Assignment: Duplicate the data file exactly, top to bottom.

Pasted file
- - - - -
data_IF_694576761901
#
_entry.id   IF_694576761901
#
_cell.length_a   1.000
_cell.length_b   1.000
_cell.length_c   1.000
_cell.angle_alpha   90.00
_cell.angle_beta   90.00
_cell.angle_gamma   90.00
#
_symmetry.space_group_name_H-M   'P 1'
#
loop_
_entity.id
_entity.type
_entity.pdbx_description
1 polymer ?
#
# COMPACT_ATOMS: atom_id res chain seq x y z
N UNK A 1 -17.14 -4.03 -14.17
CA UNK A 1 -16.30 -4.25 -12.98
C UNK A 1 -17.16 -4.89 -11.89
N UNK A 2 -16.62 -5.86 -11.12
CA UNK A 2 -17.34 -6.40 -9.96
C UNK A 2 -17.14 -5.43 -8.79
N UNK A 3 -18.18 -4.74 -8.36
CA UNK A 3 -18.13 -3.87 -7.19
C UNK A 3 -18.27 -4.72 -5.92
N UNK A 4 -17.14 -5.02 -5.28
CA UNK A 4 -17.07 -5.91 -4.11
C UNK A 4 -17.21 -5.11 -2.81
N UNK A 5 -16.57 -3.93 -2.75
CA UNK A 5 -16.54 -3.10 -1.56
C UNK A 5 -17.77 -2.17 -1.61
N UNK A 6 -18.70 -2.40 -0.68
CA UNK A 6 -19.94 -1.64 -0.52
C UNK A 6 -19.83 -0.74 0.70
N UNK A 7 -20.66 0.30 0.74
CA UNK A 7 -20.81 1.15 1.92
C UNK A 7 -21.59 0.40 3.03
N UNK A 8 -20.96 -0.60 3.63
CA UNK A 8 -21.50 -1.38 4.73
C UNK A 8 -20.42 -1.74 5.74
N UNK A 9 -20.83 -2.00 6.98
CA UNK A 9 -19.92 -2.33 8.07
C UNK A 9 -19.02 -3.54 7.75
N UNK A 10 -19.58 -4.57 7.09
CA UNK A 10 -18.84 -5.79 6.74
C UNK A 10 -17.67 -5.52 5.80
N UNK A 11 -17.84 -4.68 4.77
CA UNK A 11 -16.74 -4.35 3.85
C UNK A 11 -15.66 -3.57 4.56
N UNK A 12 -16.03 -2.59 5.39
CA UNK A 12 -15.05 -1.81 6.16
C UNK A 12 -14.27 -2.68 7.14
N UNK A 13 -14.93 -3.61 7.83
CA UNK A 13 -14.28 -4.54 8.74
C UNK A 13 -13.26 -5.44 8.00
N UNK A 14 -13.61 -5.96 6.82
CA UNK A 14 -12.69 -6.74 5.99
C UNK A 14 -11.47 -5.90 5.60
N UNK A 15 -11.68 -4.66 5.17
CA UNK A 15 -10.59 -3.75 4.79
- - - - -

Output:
data_IF_694576761901
#
_entry.id   IF_694576761901
#
_cell.length_a   1.000
_cell.length_b   1.000
_cell.length_c   1.000
_cell.angle_alpha   90.00
_cell.angle_beta   90.00
_cell.angle_gamma   90.00
#
_symmetry.space_group_name_H-M   'P 1'
#
loop_
_entity.id
_entity.type
_entity.pdbx_description
1 polymer ?
#
# COMPACT_ATOMS: atom_id res chain seq x y z
N UNK A 1 -17.14 -4.03 -14.17
CA UNK A 1 -16.30 -4.25 -12.98
C UNK A 1 -17.16 -4.89 -11.89
N UNK A 2 -16.62 -5.86 -11.12
CA UNK A 2 -17.34 -6.40 -9.96
C UNK A 2 -17.14 -5.43 -8.79
N UNK A 3 -18.18 -4.74 -8.36
CA UNK A 3 -18.13 -3.87 -7.19
C UNK A 3 -18.27 -4.72 -5.92
N UNK A 4 -17.14 -5.02 -5.28
CA UNK A 4 -17.07 -5.91 -4.11
C UNK A 4 -17.21 -5.11 -2.81
N UNK A 5 -16.57 -3.93 -2.75
CA UNK A 5 -16.54 -3.10 -1.56
C UNK A 5 -17.77 -2.17 -1.61
N UNK A 6 -18.70 -2.40 -0.68
CA UNK A 6 -19.94 -1.64 -0.52
C UNK A 6 -19.83 -0.74 0.70
N UNK A 7 -20.66 0.30 0.74
CA UNK A 7 -20.81 1.15 1.92
C UNK A 7 -21.59 0.40 3.03
N UNK A 8 -20.96 -0.60 3.63
CA UNK A 8 -21.50 -1.38 4.73
C UNK A 8 -20.42 -1.74 5.74
N UNK A 9 -20.83 -2.00 6.98
CA UNK A 9 -19.92 -2.33 8.07
C UNK A 9 -19.02 -3.54 7.75
N UNK A 10 -19.58 -4.57 7.09
CA UNK A 10 -18.84 -5.79 6.74
C UNK A 10 -17.67 -5.52 5.80
N UNK A 11 -17.84 -4.68 4.77
CA UNK A 11 -16.74 -4.35 3.85
C UNK A 11 -15.66 -3.57 4.56
N UNK A 12 -16.03 -2.59 5.39
CA UNK A 12 -15.05 -1.81 6.16
C UNK A 12 -14.27 -2.68 7.14
N UNK A 13 -14.93 -3.61 7.83
CA UNK A 13 -14.28 -4.54 8.74
C UNK A 13 -13.26 -5.44 8.00
N UNK A 14 -13.61 -5.96 6.82
CA UNK A 14 -12.69 -6.74 5.99
C UNK A 14 -11.47 -5.90 5.60
N UNK A 15 -11.68 -4.66 5.17
CA UNK A 15 -10.59 -3.75 4.79